Reviewed by Colin Jacobson (June 2, 2020)
We can forgive moviegoers who thought 2020’s The Way Back offered a sequel to 2013’s The Way Way Back, given the obvious similarities of their titles. However, since the 2013 film only made $26 million worldwide, it likely enjoyed too few viewers for its memory to make a dent.
Not that the 2020 movie did any better, as instead, it fared even worse, with a global take of only $14 million. However, unlike its predecessor, Way Back gets an asterisk, as it came out very close to the date when theaters closed down due to COVID-19, and attendance already declined precipitously by that point.
Would Way Back have become a smash without a pandemic? Probably not, but it nonetheless appears to qualify as one of the virus’s cinematic victims.
In his youth, Jack Cunningham (Ben Affleck) excelled as the star player on the basketball team at Bishop Hayes High School, but rather than pursue a college career, he simply walked away from the game. Decades later, Jack deals with alcoholism, a broken marriage and an unfulfilling life.
Out of the blue, Father Edward Devine (John Aylward) offers Jack the job as head coach of the Bishop Hayes basketball squad. Their coach suffers a heart attack, so in need of a new leader, Farther Devine turns to their most notable former player.
Despite major misgivings, Jack takes the job and finds himself confronted by a pretty terrible team. He attempts to help the teens achieve while he also tries to get his own life back into shape.
I can’t name the first-ever movie to offer an inspirational sports-related tale, but to say the least, the genre got beaten into cliché submission years ago. While we still get good entries in the field, most suffer from trite, sentimental tendencies.
Given the presence of Gavin O’Connor as director, though, I went into Back with some optimism. O’Connor also helmed 2011’s Warrior, another movie that used sports as the backdrop for a narrative about redemption.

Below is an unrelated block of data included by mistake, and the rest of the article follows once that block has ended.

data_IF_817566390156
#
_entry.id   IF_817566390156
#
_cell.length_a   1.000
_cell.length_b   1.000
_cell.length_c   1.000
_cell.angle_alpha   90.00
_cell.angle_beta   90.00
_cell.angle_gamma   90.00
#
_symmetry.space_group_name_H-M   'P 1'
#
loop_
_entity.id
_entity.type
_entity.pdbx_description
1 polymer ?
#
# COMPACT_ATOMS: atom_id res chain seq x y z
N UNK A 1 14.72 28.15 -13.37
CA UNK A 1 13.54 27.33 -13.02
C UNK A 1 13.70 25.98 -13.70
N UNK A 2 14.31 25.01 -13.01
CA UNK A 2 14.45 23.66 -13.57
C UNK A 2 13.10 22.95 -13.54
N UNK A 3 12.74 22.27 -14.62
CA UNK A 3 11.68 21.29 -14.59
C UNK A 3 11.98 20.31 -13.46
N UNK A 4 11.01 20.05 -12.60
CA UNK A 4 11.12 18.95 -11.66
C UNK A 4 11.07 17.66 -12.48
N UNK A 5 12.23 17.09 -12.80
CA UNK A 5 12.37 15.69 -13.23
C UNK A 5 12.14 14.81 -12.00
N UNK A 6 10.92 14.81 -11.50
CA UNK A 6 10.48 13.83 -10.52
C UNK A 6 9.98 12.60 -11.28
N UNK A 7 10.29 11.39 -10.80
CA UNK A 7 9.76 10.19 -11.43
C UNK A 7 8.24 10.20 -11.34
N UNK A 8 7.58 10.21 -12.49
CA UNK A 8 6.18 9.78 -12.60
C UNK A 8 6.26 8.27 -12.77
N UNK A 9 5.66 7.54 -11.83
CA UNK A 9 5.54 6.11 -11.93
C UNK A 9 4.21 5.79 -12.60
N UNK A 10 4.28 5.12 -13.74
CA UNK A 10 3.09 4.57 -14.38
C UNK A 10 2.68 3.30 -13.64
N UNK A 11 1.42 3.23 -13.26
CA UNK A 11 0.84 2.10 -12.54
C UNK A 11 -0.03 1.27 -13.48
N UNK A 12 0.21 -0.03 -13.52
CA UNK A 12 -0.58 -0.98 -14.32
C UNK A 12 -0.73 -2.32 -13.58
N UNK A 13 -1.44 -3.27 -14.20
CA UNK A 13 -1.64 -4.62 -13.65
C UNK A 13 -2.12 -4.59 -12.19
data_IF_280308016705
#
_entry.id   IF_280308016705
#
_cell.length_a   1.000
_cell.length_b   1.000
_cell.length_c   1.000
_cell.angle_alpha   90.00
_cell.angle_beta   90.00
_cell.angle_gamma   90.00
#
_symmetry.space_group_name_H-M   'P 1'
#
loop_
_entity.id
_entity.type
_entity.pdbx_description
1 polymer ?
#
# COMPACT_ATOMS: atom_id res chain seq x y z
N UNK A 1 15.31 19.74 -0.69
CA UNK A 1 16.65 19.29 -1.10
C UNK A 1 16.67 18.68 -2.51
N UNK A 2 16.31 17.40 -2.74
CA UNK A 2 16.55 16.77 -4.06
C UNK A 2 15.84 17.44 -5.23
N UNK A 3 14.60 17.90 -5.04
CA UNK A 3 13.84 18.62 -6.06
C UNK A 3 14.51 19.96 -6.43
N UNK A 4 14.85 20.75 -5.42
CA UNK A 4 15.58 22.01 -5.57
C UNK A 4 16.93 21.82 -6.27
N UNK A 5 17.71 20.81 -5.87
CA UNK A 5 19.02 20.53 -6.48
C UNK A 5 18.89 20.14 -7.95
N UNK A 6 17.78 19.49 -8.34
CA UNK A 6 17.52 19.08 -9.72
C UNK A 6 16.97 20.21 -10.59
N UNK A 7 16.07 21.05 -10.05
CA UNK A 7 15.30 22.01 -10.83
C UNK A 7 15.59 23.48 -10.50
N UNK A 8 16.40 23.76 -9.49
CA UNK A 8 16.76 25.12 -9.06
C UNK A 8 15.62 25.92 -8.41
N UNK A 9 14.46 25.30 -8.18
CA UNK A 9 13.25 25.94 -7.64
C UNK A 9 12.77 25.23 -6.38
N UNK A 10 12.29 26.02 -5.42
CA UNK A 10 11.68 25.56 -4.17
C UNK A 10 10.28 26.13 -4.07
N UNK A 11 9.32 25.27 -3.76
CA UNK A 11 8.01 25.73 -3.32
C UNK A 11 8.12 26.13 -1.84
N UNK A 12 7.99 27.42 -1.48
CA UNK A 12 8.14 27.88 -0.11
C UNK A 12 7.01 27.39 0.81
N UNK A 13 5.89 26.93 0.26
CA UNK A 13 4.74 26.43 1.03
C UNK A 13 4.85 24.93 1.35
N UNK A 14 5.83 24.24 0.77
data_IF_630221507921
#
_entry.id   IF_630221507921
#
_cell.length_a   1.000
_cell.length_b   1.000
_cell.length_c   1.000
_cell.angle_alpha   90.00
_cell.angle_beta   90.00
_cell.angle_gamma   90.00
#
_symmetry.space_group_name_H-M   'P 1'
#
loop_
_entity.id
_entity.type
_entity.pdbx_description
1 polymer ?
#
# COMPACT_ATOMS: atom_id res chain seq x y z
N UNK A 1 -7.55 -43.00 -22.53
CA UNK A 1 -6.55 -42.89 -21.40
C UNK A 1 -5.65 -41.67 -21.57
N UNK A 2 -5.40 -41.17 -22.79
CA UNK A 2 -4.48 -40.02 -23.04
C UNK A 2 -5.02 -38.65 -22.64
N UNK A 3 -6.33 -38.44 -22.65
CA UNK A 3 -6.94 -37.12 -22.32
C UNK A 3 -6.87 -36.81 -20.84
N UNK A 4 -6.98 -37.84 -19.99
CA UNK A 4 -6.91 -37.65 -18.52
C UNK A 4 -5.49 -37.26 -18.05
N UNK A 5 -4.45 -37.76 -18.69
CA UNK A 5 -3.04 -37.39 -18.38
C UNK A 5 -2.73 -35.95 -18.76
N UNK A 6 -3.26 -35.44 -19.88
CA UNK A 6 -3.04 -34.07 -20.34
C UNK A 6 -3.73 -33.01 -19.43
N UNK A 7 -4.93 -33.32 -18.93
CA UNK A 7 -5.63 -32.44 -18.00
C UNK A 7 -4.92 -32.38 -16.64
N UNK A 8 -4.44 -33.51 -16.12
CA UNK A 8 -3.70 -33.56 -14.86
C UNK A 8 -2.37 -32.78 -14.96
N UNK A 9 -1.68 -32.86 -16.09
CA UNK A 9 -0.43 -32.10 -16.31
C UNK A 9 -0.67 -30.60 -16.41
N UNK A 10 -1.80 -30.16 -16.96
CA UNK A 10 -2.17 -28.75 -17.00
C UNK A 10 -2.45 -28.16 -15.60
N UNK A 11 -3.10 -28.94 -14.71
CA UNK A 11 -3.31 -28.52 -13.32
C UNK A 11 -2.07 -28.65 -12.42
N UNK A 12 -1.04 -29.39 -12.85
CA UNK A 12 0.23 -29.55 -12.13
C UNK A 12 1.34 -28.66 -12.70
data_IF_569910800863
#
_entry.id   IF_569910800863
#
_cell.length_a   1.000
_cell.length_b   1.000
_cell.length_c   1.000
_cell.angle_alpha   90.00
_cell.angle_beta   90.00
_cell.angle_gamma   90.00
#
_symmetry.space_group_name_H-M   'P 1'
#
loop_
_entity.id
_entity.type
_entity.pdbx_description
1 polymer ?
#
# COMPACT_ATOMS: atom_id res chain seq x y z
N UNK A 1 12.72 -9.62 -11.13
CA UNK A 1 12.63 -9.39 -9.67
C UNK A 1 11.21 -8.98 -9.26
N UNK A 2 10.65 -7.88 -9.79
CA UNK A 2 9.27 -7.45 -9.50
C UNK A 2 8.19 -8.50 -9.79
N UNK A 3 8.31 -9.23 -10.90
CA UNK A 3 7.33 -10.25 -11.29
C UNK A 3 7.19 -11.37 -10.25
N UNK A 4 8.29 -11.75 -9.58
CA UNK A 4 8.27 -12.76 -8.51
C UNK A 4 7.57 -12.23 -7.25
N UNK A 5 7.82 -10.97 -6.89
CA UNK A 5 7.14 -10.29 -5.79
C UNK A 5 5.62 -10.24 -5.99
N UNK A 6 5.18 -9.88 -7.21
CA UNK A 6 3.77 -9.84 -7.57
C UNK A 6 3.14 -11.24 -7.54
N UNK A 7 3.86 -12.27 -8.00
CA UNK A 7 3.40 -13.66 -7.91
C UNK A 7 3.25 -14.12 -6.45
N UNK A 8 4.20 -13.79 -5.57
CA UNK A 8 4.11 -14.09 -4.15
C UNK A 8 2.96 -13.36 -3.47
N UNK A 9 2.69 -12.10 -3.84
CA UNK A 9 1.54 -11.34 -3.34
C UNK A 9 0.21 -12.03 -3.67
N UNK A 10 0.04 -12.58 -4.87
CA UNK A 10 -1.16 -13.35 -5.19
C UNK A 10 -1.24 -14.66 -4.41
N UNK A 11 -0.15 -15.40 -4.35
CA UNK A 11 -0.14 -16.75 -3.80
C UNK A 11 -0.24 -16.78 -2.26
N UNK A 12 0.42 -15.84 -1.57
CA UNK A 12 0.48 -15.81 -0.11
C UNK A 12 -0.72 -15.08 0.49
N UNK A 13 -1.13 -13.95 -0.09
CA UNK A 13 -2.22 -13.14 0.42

Warrior benefited from an understated sense of honesty as well as an excellent cast. Though not on the same level, Back enjoys the same positives.
If we play the comparison game, Back falls short simply because it lacks the same talent in front of the camera. Warrior featured Tom Hardy, Joel Edgerton and an Oscar-nominated Nick Nolte, while Back comes with Affleck and a bunch of lesser-known actors.
Not that the latter factor means the performers don’t come with skills, of course – I don’t want to seem “fame-ist”. But Warrior came more top-heavy in terms of talent, partly because it required more from its cast.
Whereas Warrior came with two leads and one major supporting character, Back almost wholly focuses on Jack, a factor that thrusts Affleck to the fore. Given his inconsistent work over the decades, this inspires a bit of trepidation.
Happily, Affleck does well in the part. He finds Jack’s inner demons but doesn’t overdo them, and this allows him to create a believable performance.
O’Connor also keeps the movie within the bounds of reality. Like Warrior, we get a story about sports that isn’t really about sports, as basketball exists here as a means to an end.
Of course, we find ourselves interested in the journey the high school team takes, and when they inevitably improve, we get the requisite boost. However, their success connects more to our view of Jack in recovery, so our stake in the squad’s victories comes mainly due to our connection to the lead.
Back feels a little rushed in its third act, as if O’Connor wanted more breathing room but thought he needed to accelerate toward the finale. Nonetheless, the movie does much more right than wrong, so it becomes an effective, engaging drama.